Let's start with Ivanka. She's made her dad sign the Inspire Act and the Promoting Women in Entrepreneurship Act, laws that dictate NSF and NASA need to work to get women and girls interested in science (assuming that they somehow aren't already).  Simultaneously, she stood by as her father cut the budget for education in general, scrapped funding for the biggest science-funding organizations in the nation (aka our federal government), and froze national hiring of federal science positions, ensuring that this year's crop of graduates are even more screwed in their career search than normal. Personally, we don't see the damned point in getting women into STEM, if you then ensure they can't get jobs afterwards.

All internships and no job makes Amy a dull girl

Wednesday, April 12, 2017

Men in Paleontology

Look. We love doing science. We love being ladies. But we're beginning to be a little sick of being called women in science. Why? Sometimes it feels like "women in science" sounds a lot like oil in water: two things that do not mix.

Yeah, that seems a bit unnatural, doesn't it? Gender has little natural sway over anyone's love of science, or their ability to perform it. Yet somehow you never hear people call male scientists "men in paleontology" or "boys in STEM" - you only get the extra adjectives if you're a woman, or a person of any color other than "blanched turnip". Sometimes that title feels less like an acknowledgement of our uniqueness, and more like a sentencing of otherness.

Don't get us wrong - we are still women, we are still paleontologists, and we still think paleontology has a lot to catch up on when it  comes to diversity. We're just annoyed that the emphasis is so frequently on our personal diversity, not our science. To make our point, enjoy a series of memes that are by no means politically correct or non-offensive but sure as shit point out how dumb it is to preface everything with "women in" paleontology.

Sunday, March 5, 2017

We Talked About Some Science Stuff!

This week, instead of WRITING about science stuff, we're going to show a video of us TALKING about science stuff. Specifically, Amy gave a great 15 minute talk on her Big Bend Summer internship that we belatedly blogged about like 5 minutes ago, and Meaghan gave a 45 minute talk about the poor sad oreodonts and how they spent their lives mutilating one another for fun or sex or something.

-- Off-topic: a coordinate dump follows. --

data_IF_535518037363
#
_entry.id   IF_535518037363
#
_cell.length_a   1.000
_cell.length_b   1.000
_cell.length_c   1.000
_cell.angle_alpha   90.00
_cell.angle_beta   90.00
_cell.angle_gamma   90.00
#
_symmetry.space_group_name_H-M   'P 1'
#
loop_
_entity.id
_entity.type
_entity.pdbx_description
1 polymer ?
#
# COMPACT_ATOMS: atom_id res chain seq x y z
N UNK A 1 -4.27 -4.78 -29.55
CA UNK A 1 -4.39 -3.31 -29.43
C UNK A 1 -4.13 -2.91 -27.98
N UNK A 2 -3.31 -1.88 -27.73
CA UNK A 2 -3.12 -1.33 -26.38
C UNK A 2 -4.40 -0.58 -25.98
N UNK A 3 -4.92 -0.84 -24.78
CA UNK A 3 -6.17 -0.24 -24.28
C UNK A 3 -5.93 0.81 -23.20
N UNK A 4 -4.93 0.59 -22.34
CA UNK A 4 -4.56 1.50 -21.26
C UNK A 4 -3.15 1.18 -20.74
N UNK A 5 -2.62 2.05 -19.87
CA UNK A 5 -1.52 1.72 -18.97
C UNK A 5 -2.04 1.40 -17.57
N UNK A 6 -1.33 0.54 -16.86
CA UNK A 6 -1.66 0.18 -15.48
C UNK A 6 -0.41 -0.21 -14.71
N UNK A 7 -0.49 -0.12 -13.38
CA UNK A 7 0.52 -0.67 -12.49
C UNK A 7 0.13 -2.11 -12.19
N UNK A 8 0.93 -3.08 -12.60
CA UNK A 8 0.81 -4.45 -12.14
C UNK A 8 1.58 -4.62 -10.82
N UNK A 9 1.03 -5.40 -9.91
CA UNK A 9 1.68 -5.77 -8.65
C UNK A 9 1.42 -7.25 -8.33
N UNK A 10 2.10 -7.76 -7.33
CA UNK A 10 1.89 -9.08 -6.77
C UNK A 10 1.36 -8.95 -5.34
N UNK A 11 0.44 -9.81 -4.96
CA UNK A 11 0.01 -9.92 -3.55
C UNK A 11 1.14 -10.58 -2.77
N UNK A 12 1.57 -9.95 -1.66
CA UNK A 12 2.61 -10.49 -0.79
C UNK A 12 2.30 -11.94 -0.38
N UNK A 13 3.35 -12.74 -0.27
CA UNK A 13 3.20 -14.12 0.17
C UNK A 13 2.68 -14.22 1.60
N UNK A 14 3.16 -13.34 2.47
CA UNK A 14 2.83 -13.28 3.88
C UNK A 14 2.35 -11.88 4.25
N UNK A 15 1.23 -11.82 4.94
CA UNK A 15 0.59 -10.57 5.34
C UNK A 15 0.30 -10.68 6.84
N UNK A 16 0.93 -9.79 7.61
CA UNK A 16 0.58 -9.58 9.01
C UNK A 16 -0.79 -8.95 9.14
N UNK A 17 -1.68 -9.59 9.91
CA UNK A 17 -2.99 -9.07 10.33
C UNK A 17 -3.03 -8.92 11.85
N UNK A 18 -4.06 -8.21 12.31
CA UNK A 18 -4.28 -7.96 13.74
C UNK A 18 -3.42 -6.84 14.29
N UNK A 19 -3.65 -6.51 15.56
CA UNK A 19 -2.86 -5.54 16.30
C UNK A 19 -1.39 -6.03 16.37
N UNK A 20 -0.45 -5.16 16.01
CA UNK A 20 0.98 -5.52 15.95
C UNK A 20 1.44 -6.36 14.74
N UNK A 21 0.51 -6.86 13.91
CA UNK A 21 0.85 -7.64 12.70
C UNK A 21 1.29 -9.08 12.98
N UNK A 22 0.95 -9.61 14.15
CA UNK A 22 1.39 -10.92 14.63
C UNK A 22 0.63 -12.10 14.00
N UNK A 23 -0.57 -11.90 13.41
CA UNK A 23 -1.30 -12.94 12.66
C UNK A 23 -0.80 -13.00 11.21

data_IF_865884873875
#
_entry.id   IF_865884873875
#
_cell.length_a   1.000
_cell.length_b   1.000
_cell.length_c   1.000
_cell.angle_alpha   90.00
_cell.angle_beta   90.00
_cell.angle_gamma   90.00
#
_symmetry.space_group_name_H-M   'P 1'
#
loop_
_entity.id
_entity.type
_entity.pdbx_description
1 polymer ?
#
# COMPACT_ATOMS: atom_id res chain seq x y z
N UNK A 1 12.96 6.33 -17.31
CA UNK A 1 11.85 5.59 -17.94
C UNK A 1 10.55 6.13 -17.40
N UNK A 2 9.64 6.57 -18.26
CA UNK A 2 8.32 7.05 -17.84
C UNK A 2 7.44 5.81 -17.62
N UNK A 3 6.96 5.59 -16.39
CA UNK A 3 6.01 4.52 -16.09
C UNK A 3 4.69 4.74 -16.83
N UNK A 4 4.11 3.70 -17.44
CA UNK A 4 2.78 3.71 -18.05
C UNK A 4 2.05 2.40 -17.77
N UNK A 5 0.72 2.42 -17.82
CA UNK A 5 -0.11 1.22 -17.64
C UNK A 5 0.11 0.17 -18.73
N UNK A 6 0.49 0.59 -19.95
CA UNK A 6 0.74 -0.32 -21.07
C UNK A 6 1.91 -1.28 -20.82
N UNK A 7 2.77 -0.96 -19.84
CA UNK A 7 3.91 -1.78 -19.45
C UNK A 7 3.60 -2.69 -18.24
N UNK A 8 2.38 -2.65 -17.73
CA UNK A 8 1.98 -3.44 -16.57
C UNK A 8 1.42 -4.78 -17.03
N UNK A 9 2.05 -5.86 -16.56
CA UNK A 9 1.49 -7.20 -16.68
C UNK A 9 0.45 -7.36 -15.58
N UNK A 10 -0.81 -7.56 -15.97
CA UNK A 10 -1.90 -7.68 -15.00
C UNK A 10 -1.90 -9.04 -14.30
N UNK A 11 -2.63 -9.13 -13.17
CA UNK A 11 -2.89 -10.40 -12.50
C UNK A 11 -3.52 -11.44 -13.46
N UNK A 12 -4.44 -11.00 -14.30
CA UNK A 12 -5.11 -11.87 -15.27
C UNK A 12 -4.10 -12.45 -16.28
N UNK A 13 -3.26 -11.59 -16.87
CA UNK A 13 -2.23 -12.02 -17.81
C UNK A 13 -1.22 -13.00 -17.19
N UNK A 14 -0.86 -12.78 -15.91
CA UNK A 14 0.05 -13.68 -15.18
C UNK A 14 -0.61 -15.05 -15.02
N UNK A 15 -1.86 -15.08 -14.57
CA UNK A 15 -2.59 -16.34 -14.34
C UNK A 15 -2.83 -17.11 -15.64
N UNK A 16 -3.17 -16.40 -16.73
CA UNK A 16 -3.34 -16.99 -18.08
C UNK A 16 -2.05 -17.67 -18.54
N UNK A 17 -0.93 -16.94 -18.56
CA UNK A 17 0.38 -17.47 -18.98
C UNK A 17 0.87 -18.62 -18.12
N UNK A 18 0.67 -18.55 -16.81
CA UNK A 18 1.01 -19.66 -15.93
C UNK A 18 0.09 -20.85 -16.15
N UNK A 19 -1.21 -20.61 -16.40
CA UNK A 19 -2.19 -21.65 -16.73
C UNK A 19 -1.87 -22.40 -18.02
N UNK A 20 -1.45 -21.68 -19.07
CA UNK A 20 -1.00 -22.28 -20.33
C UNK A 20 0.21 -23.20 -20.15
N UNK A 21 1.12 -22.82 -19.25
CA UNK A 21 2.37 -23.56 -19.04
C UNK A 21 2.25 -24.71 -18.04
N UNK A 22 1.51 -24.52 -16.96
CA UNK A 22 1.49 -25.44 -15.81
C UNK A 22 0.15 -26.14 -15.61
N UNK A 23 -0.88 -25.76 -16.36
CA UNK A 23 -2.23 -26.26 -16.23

Hope you enjoyed this brief diversion from our writing style to our talking style! Also, we love the sounds of our own voices so please invite us to talk more at your conferences, seminar series, house party, or nearby retirement home - trust us, we'll say yes.

*primates. Whatever.

Wednesday, February 15, 2017

Alternate Careers for Young Scientists in Trump's America

Are you a young scientist about to graduate into a world where EPA scientists can't discuss their findings, climate change "isn't real", federal hiring is frozen, and NSF funding has been called into question a number of times and is undoubtedly going to be decapitated?

Why, you must be a bit worried about your career prospects, huh?

Don't worry, young graduates. We have some career pathways for you that we'd like to call "Alternative Service Post-Docs" that we think you'd be perfectly cut out for. Someone with your background in logic, reasoning, and (probably) statistics skills will be perfect for these jobs. They offer benefits, flexible hours, and are offered in all 50 states so you can mostly live where you want to - fantastic, huh? There's a bit of paperwork involved, but not as much as you'd think (and from what we've seen, some people in these positions get away without much reading at all). Without further ado, here's our list of top 10 jobs for upcoming science graduates!

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Monday, February 6, 2017

Paleontology of Big Bend National Park

Last summer was a busy one for the Vengeance Team. Meaghan completed her PhD, got married, and got the most adorable puppy on the planet. Amy crafted the shit out of Meaghan's wedding, mostly didn't cry, finally appreciated sheep (kinda) and then spent the rest of her summer working as the paleontology intern for Big Bend National Park in west Texas. Since we're paleontologists time as we mortals experience has no meaning, so we have decided to talk about Amy's Awesome Summer now, in the dead of winter, several months later (it's not procrastination on blog-writing if you can make up a reason for it!)

We've talked a little bit about our adventures in west Texas before on the blog when discussing field work, so this probably sounds familiar. But for those of you just joining us, here's the Big Scoop on Big Bend.

Monday, January 30, 2017

A Post on Science Camps

Image may contain: 2 people, people smiling, indoorTo this day, most of Amy and Meaghan's longest term friends (including each other), come from outdoor science camps. Science camps, if you've never had the pleasure of attending one, are where fledgling nerds develop their inquisitive wings, and also finally find a group of friends that appreciate their "um actually" sense of humor. But in Oregon and a handful of other states, that science camp experience isn't limited to the nerds, but is given to almost all 6th grade students. In fact, Oregon just passed a measure supporting outdoor school funding for students because the experience is so important and formative for both young scientists AND students who've never looked at science as an interest before. Good job Oregon!

Trees, children, SCIENCE! This one's for Ty, since he never did make it in the OMSI catalog
Photo by David Levering